BIRMINGHAM, Ala. (WIAT) — A lawsuit has been filed against Jacksonville State University and Jacksonville State Board of Trustees for it’s handling of a 2017 sexual assault case. The complaint was filed by a woman accusing a JSU basketball player of rape. She was 17 years old at the time of the incident.
In the summer of 2017, the plaintiff had graduated high school and was enrolled in the “Fast Start Academy” at JSU. She was enrolled in summer classes at the university and lived in a co-ed on-campus dormitory. The complaint states the varsity men’s basketball team was also housed in the same dormitory, Logan Hall. Fast Start Academy is a six-week program to help high schoolers transition into college.
Because the student-athlete has not been charged with a crime, his name is omitted from this story. To protect the victim’s privacy, her name will also remain confidential. The complaint states the following:
“During the late night of July 21, 2017, the Plaintiff and several other female friends were in the dorm at JSU. Despite school regulations and the fact that the Plaintiff and most of the dorm were under the age of 21, several parties were being held within the dorms. Plaintiff and her friends attended a party when police were called. Plaintiff and her friends, all underage, went to a second party in the dorm. Alcoholic beverages were provided or allowed at these parties despite their location in the dorms. JSU and/or its dormitory personnel were aware, condoned, ignored and allowed the consumption of alcoholic beverages in the dormitory and on campus property. Throughout the evening, despite several parties lasting hours, police being called to break one up and alcoholic beverages being openly consumed by underage children, not one representative of JSU appropriately supervised the children trusted to JSU’s care. Plaintiff and her friends eventually ended up in the parking lot outside of the dorms in the early morning of July 22, 2017. At the time, Plaintiff first encountered a JSU student athlete. The student-athlete approached the Plaintiff, in a state of obvious intoxication and verbally assaulted the Plaintiff, stating “you better stop playing, before you get this d**k.”Plaintiff and her friends then went back inside the dormitory building. Plaintiff needed to use the restroom and while walking down the hallway toward the restroom, she encountered the same student-athlete for a second time. The student-athlete attempted to kiss Plaintiff on the neck and she pushed him away from her and told him to leave her alone. The student-athlete asked Plaintiff to go to his room and she declined. At that time, the student-athlete, a 6’3″ 200-pound basketball player, picked up the Plaintiff, threw her over his shoulder and carried her into his dormitory room without her consent as she protested. Plaintiff made as much noise as she could to wake up other residents and alert them to what was occurring. Once the student-athlete brought the protesting Plaintiff to his room, he proceeded to sexually assault her, despite the protests and refusals of the Plaintiff.”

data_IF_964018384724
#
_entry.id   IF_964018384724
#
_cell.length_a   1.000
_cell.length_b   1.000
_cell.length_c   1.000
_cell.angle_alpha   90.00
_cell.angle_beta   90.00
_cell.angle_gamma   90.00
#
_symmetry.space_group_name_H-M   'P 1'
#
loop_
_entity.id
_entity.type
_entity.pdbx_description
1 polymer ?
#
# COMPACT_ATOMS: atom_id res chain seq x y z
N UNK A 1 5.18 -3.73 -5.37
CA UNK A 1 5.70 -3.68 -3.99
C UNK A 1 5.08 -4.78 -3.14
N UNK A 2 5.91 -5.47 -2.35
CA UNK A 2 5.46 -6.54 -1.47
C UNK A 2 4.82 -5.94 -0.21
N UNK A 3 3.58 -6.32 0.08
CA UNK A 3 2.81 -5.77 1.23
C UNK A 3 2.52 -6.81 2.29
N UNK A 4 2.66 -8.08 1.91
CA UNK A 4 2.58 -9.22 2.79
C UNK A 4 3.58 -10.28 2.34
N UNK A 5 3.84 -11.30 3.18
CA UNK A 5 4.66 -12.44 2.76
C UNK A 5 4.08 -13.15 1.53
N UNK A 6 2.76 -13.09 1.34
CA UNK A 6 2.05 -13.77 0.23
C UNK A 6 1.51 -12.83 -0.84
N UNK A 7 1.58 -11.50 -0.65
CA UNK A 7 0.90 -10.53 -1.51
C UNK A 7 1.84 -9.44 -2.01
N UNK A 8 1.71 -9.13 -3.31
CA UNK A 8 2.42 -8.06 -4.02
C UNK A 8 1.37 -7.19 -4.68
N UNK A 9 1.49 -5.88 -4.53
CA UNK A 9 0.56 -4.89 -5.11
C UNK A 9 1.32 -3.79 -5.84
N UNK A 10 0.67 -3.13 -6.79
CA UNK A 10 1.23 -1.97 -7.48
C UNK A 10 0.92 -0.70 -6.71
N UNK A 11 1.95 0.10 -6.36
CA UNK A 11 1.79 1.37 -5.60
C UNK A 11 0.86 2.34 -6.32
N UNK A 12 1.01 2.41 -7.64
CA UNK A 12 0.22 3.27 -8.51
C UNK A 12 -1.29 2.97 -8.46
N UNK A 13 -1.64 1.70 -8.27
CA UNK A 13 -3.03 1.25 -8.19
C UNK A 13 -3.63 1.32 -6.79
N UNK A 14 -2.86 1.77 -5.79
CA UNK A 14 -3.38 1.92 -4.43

The complaint alleges JSU failed to have proper supervision of the children placed into their care with the reasonable expectation that they will not be placed in situations in which their health and well-being were ignored.
The JSU basketball player previously was enrolled at Western Kentucky University. In March of 2016, he and two other basketball players were suspended from the WKU basketball team. The JSU basketball player was expelled from WKU following an incident involving sexual misconduct. At the time of the three WKU basketball players’ suspension, their basketball coach resigned. That coach was hired by JSU in April of 2016. The lawsuit alleges the basketball coach facilitated in the transfer or enrollment of the student-athlete that is now accused of rape.
The complaint states JSU and the Jacksonville State Board of Trustees knew or should have known the reasons and circumstances for the suspension of the accused student-athlete and the resignation of the WKU basketball coach.
The complaint alleges the university did not properly investigate the sexual assault of a minor in an on-campus dormitory. It states, through the efforts of officers, JSU’s Title IX coordinator, and university administrators conspired with others, including but not limited to members of the JSU athletic department and supporters, to thwart the investigation, cause a grand jury to convene and ultimately reverse the earlier grand jury indictment and the basketball player.
In the lawsuit, it states two JSU police department officers complained that University administrators interfered with the investigation of the student-athlete and were subsequently placed on administrative leave.
The complaint alleges JSU and the board of trustees violated Title IX, demonstrated negligent failure to supervise, demonstrated negligent failure to train university employees, and demonstrated negligent hiring practices through the hiring of the resident assistant that worked during the Fast Start Program.
CBS 42 reached out to JSU for comment on this lawsuit. The university’s legal team sent the following statement:
“While JSU is aware of the filing of a lawsuit, the institution has not been served with a copy of the plaintiff’s complaint. The matter which is made the basis of the plaintiff’s complaint was fully investigated both pursuant to Title IX federal requirements and state criminal law. As with other situations, the District Attorney’s Office was fully involved. The case was presented to a Calhoun County Grand Jury in early 2018 and the jury returned a “No Bill” (no indictment). The university does not discuss legal claims or cases made by or against it. No further statement will be forthcoming at this time.”
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